What led you to your role in DOC?

I did the old Parks and Recreation Diploma at Lincoln College (now University) and got a job as a Park Assistant at Makarora where I had spent some of my practical year. Not long after I was offered a ranger job at Mount Cook National Park – this was back in the Department of Lands and Survey days. After about seven years of doing all sorts of stuff, I shifted to Dunedin in the middle of the 1989/90 yellow-eyed penguin population crash and got thrown into hand rearing orphaned chicks which led to the species management work I had always been keen to do.

Checking for a transponder in a yellow-eyed penguin on Whenua Hou Codfish Island

Checking for a transponder in a yellow-eyed penguin on Whenua Hou Codfish Island

What was your highlight from the month just gone?

A trip to Whenua Hou/Codfish Island to resurvey the yellow-eyed penguin population which is declining for some reason. This is my fifth trip to the island for penguin work and it is a very special little haven for biodiversity. I’ve been fortunate to have a few kākāpō encounters, including having Sirocco do his thing on my head—a painful experience. Have also met and worked with some special people down there.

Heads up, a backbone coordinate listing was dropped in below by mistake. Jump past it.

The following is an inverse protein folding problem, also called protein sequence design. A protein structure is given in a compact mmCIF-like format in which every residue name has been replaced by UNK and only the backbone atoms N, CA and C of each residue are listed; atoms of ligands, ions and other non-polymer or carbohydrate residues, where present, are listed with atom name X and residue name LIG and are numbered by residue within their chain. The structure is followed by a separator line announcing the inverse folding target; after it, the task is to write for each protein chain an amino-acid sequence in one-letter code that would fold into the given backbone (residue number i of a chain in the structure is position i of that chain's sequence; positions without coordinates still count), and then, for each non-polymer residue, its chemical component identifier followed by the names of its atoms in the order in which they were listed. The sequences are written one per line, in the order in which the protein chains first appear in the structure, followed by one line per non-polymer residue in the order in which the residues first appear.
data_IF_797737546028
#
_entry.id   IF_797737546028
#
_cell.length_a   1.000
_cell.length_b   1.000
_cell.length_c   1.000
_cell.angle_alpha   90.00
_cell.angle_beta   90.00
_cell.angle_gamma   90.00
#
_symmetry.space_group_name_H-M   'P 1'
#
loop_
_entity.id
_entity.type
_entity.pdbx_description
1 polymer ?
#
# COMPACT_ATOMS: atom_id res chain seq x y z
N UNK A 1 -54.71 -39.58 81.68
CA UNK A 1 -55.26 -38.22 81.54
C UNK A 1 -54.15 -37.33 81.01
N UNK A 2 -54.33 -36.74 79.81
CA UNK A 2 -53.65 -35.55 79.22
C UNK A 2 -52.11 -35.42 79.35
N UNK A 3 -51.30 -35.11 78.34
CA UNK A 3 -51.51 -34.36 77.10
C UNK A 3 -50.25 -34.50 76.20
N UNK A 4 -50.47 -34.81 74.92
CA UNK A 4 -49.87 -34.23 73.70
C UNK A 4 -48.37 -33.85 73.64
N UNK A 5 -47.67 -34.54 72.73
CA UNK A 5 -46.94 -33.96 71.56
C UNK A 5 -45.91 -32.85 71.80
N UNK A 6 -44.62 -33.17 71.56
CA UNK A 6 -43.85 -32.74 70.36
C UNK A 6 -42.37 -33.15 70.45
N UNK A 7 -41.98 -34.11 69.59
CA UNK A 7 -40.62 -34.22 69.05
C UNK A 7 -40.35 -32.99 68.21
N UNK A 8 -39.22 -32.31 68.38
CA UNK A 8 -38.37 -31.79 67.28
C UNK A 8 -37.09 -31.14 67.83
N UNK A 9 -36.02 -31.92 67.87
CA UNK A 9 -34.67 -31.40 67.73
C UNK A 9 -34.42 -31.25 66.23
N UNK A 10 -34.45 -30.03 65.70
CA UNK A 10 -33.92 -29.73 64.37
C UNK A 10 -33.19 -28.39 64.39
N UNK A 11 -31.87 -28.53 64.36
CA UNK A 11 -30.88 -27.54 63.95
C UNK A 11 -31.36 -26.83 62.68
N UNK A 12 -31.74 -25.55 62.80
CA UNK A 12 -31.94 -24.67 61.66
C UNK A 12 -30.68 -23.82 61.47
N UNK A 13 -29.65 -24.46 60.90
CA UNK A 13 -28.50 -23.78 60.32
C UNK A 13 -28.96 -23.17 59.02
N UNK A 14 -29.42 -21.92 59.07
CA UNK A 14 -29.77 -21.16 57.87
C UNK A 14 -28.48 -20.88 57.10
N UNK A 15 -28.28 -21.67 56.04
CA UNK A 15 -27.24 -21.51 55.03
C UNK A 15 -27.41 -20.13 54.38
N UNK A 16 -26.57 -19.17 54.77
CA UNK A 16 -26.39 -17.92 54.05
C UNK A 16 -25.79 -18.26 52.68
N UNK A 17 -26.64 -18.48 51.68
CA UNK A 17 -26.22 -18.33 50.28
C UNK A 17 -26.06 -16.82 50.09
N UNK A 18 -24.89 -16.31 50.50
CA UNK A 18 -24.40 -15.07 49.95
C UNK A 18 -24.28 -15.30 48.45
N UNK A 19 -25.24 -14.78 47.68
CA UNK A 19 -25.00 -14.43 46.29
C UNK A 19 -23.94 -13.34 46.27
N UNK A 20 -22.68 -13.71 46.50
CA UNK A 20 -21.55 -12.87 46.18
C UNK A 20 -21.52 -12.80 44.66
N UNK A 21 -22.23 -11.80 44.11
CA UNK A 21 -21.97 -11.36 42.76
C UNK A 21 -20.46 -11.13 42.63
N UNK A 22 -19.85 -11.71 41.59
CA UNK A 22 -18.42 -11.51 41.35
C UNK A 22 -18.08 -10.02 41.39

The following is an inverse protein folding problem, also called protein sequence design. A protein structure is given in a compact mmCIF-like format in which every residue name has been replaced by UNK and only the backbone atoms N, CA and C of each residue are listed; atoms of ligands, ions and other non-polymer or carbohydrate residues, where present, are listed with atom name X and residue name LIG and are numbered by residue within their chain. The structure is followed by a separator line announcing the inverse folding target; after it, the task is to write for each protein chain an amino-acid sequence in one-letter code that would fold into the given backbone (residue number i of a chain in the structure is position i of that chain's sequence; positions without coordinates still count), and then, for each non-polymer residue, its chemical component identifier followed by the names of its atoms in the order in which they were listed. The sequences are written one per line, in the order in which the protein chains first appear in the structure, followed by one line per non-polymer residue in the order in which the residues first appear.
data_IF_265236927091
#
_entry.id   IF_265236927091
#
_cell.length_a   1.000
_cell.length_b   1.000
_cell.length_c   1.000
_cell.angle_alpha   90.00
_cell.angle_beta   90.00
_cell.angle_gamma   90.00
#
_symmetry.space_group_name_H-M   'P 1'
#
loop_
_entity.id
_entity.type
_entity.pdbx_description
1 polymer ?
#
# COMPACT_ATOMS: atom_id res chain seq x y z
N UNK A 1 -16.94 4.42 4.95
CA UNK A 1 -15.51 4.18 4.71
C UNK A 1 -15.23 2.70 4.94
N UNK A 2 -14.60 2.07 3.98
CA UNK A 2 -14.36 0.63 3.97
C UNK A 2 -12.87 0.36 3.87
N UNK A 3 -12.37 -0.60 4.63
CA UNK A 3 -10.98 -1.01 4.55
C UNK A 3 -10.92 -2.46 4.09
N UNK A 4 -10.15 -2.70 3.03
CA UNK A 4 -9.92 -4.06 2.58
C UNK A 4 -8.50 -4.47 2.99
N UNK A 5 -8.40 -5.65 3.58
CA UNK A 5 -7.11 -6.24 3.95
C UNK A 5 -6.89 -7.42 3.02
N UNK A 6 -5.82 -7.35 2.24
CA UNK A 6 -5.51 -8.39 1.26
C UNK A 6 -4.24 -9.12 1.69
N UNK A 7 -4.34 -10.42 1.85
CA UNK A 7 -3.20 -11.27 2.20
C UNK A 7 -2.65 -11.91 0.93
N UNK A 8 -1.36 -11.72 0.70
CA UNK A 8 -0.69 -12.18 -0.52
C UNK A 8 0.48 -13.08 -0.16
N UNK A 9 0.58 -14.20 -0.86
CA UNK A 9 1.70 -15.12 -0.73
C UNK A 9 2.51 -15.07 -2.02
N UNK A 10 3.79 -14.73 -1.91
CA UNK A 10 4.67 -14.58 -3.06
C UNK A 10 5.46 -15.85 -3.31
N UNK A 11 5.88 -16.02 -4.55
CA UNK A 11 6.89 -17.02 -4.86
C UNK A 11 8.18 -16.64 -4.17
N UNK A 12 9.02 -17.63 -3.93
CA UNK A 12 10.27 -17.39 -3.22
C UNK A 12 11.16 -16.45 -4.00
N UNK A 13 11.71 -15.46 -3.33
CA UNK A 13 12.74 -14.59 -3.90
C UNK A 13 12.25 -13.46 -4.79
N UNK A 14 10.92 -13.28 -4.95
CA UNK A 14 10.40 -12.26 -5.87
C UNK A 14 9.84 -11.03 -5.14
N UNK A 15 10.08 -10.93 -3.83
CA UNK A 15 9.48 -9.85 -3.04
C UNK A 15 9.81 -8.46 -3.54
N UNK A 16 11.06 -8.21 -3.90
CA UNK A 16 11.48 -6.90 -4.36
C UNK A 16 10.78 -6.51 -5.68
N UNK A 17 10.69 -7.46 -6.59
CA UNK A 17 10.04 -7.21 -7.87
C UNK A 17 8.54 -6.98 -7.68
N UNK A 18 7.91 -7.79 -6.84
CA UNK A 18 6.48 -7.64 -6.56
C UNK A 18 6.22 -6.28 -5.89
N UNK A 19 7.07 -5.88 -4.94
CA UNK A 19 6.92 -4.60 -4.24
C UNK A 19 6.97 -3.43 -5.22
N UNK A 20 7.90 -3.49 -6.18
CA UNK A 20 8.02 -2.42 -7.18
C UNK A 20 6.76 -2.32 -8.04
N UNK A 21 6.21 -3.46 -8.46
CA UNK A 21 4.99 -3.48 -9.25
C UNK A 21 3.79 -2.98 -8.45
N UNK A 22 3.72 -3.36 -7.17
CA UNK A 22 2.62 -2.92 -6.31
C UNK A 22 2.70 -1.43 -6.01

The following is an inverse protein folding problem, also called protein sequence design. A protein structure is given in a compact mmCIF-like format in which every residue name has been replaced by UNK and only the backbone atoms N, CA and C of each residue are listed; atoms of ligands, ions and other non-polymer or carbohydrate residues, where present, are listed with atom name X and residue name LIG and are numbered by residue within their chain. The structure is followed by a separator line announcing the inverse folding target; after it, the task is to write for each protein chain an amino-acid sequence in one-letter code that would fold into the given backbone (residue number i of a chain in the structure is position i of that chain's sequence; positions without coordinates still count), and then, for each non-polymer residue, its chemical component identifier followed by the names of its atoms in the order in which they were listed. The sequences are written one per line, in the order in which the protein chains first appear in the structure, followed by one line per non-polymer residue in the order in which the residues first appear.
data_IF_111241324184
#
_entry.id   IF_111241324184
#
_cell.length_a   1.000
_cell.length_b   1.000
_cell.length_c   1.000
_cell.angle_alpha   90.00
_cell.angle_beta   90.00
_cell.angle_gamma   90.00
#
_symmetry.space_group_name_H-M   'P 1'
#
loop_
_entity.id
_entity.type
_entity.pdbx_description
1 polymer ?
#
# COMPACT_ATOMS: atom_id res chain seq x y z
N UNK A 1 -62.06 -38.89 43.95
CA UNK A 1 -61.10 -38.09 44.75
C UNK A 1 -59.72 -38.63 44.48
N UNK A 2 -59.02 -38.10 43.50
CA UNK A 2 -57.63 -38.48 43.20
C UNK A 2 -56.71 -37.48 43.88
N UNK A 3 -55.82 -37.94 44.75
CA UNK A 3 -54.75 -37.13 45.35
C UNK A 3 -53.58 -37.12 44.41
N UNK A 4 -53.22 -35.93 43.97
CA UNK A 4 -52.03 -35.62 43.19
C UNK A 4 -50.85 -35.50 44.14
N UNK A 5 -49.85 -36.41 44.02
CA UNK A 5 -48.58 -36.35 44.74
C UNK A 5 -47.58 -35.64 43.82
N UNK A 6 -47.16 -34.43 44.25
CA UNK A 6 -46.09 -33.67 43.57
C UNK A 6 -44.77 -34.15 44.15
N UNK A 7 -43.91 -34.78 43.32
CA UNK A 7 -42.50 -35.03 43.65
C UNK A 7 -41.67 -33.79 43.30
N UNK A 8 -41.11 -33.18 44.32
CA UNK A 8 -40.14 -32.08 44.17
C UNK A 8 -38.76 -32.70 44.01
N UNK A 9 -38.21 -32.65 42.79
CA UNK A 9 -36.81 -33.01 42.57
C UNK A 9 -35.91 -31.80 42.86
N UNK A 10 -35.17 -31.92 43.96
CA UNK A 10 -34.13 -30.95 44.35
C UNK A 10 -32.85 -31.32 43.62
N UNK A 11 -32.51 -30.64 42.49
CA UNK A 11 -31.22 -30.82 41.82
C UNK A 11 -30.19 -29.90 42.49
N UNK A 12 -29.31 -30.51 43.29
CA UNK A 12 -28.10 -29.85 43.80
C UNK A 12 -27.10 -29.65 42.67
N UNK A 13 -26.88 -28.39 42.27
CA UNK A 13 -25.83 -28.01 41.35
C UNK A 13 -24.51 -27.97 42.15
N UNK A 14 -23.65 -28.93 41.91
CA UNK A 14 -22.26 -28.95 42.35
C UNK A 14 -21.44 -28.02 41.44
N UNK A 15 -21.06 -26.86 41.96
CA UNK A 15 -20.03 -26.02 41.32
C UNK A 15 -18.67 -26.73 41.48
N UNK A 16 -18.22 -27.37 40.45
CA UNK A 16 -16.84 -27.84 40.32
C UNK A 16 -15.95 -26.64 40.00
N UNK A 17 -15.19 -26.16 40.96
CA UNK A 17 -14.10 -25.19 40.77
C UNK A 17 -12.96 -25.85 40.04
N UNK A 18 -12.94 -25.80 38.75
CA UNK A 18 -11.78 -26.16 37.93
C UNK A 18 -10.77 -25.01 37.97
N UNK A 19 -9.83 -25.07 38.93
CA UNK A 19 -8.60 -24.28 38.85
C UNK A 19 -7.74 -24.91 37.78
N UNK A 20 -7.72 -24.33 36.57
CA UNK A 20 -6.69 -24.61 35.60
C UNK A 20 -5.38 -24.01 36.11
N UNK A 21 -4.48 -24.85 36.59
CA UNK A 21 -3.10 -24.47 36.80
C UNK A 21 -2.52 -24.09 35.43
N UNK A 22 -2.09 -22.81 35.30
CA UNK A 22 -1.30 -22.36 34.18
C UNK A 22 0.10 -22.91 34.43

I wrote a diary (probably should call it a blog or something these days) of this trip which was organised by the Yellow-Eyed Penguin Trust.

The rule of 3…

3 loves

  1. My family.
  2. Getting into the outdoors, walking, tramping, hunting, mountain biking, fishing …whatever it is as long as it’s away from built up areas.
  3. Holidays which generally involve the above two. I think it is really important to give the kids adventures and experiences that they will remember and treasure.
Family adventures. Arriving at Saxon Hut on the Heaphy Track

Family adventures. Arriving at Saxon Hut on the Heaphy Track

3 pet peeves